Carrots over the years have been my nemesis: hardly growing at all and looking like micro-carrots, or growing arms and legs and looking like alien invaders! I know all the theories and good practice to carrot growing success but somehow, it escapes me every year. Not so this year: this year, I will discover the secret to growing spectacular carrots – they don’t have to be show bench worthy, even normal sized and regular looking ones would suffice!
Carrots like a light, free-draining soil to allow them a loose root run. Do not add manure to the soil before sowing: carrots as I found out from experience, respond in extra-terrestial ways to the extra goodness.
Carrots should be sown out directly where you want them to grow and can be sown straight into the ground, into raised bed or in containers. If you are thinking of growing carrots in containers, use a short-rooted variety which will not need as long a root run. And do remember to make drainage holes in the container, my rookie mistake years and years ago when I grew carrots for the first time was not to bore drainage holes, and the carrots literally sulked and refused to grow!
Water the soil before sowing carrot seed so the tiny seeds aren’t washed too far down after sowing, carrots seeds should not be sown too deeply.
Sow carrot seed thinly so you don’t have to thin them out too much once the seed has germinated. Thinning out is the number one way to attract the dreaded carrot root fly which burrow into the root and can decimate your crop. Sowing thinly and in raised beds or containers is a good way to prevent an attack as carrot flies aren’t able to fly above 2 feet. Alternatively, you could erect a mesh around your carrot growing area to a height of 2 feet to deter them.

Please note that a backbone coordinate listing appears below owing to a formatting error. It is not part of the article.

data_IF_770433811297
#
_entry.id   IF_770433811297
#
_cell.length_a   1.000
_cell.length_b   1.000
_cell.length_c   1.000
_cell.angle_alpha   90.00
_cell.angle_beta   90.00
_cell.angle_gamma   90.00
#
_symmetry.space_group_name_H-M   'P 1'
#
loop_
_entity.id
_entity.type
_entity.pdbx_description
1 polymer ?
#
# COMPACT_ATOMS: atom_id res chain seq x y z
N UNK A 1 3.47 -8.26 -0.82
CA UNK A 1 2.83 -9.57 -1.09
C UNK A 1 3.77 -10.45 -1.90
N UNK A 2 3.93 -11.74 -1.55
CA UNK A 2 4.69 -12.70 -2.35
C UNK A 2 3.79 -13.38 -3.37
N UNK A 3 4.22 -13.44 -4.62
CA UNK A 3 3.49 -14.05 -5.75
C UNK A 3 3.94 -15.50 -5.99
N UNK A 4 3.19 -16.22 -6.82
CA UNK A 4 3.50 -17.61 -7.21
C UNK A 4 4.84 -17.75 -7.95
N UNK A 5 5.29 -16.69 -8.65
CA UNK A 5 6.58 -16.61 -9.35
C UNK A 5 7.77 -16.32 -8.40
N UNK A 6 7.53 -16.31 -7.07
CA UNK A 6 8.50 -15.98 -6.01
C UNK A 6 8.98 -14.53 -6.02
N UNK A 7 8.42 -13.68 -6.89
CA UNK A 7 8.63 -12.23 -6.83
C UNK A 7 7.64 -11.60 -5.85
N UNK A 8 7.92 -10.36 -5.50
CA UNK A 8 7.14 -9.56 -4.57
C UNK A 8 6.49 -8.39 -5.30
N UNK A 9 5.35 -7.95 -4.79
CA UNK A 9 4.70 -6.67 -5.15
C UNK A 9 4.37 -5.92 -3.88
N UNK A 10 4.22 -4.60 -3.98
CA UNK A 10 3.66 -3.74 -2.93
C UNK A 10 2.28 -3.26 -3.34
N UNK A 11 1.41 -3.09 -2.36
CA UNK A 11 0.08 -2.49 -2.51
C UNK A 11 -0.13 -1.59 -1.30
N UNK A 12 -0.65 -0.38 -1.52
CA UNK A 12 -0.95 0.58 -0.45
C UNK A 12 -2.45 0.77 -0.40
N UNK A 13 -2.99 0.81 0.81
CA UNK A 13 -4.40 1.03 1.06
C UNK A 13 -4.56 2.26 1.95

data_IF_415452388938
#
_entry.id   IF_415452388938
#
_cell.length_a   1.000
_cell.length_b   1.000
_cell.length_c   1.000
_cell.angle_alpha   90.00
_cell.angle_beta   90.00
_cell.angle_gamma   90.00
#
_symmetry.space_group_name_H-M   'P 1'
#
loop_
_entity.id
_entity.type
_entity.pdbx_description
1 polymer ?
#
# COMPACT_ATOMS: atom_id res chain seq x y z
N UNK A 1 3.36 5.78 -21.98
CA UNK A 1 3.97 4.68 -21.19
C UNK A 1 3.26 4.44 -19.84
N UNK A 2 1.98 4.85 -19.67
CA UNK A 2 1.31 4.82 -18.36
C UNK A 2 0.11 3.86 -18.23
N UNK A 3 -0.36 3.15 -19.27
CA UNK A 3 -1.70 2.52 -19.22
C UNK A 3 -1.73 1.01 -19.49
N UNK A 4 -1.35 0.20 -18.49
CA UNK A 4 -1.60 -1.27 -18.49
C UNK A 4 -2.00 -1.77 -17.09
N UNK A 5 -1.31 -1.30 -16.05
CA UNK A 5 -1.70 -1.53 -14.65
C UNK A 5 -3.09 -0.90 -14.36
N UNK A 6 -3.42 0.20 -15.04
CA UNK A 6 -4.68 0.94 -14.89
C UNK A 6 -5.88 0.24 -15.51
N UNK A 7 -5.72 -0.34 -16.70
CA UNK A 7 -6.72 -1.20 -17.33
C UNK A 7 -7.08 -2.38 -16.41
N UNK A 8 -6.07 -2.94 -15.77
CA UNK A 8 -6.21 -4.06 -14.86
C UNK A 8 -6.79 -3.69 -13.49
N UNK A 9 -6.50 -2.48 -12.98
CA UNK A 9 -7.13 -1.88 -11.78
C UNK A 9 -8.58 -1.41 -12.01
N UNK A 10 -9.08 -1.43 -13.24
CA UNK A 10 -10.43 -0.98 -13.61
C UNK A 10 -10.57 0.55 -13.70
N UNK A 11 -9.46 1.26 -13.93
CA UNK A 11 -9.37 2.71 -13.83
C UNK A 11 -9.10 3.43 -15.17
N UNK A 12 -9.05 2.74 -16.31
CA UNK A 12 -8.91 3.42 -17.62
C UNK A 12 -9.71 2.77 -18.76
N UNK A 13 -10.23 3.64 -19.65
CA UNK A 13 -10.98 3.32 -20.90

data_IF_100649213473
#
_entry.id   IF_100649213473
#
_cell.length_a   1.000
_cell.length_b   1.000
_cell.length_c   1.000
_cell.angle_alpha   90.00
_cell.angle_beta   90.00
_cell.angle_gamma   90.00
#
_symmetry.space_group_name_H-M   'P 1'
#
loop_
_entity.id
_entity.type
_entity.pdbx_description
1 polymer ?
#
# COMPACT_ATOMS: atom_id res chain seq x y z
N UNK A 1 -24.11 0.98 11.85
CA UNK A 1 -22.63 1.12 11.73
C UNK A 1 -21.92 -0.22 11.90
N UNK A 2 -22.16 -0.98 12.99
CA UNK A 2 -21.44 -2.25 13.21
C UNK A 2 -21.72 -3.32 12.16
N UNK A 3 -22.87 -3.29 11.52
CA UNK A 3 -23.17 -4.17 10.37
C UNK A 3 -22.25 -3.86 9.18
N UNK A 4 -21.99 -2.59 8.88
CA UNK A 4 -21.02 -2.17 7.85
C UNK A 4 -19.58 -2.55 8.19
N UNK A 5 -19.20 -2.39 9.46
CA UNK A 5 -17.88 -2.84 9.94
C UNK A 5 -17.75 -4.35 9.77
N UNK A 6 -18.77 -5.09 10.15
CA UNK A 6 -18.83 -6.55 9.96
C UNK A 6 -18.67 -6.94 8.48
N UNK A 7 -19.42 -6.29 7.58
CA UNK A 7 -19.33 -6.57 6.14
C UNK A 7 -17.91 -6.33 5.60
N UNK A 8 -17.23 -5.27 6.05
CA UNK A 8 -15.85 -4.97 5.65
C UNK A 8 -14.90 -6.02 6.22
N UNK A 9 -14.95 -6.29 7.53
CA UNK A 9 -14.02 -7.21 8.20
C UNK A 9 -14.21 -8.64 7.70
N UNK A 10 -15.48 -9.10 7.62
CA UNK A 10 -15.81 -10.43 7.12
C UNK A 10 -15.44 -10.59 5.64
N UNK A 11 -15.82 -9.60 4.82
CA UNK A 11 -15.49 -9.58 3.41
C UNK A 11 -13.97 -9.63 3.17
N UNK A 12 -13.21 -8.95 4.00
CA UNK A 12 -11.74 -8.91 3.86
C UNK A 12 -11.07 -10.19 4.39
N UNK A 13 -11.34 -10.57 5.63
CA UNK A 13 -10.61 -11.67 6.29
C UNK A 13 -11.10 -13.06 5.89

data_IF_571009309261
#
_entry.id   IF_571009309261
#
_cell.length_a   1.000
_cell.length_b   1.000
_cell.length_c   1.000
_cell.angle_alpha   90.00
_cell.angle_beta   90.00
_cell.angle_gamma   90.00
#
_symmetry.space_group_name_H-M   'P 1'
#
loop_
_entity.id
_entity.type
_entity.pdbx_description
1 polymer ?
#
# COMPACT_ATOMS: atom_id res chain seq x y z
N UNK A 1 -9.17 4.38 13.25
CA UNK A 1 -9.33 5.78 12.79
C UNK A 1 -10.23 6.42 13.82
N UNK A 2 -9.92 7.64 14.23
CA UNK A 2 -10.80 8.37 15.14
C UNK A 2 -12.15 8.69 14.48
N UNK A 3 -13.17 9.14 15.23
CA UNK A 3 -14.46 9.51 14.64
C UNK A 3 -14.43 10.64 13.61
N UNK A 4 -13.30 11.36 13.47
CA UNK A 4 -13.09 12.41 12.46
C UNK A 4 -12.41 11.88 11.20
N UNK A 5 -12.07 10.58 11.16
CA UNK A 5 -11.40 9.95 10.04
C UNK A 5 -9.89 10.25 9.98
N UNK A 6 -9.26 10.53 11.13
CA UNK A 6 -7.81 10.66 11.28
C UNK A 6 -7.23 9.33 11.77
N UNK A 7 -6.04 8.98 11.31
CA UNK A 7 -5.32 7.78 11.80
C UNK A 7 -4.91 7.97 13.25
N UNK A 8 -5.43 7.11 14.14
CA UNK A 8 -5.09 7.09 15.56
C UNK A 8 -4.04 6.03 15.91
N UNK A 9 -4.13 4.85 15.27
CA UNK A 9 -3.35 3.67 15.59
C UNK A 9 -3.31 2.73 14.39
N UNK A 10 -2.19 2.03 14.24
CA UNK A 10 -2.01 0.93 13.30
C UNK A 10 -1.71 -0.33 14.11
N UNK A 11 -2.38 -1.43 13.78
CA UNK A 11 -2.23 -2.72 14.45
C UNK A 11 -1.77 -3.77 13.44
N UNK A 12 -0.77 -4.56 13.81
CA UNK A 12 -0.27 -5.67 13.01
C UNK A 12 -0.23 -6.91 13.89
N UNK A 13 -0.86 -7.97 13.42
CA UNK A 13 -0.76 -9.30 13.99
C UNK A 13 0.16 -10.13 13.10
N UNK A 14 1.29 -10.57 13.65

Once germinated, carrots are a pretty easy crop to ignore. Just make sure the area around them is weed-free and water sparingly as they are a fairly drought resistant crop.
May is a great time to sow carrots, when the soil has warmed up enough to allow you to direct sow them. I’ve sown two different varieties this year: ‘Flyaway F1’ from Mr. Fothergill’s and ‘Autumn King 2’ from Thompson & Morgan. If you can then make a second sowing later in June, you’ll have a succession of carrots to harvest and enjoy!
Do let me know your secrets to carrot growing success, and I’ll come back to you later in the season with pictures of my fabulous carrots, fingers crossed!
We’ll look forward to seeing glorious photos of your award-winning carrots. I have best success with the Nantes types in my raised beds. This year I’m trying “Bolero.” Last year’s “Red Core Chantaney” got us through the summer and autumn, and the storage carrot “Kuroda” lasted all through the winter both in the refrigerator and a few left in the bed survived the winter! My best year to date with carrots, so I’m planting the “Red Core” in June and July, and the “Kuroda” in late August again, hoping for similar results.
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Thanks for the recommendations, and the success story, you’ve inspired me!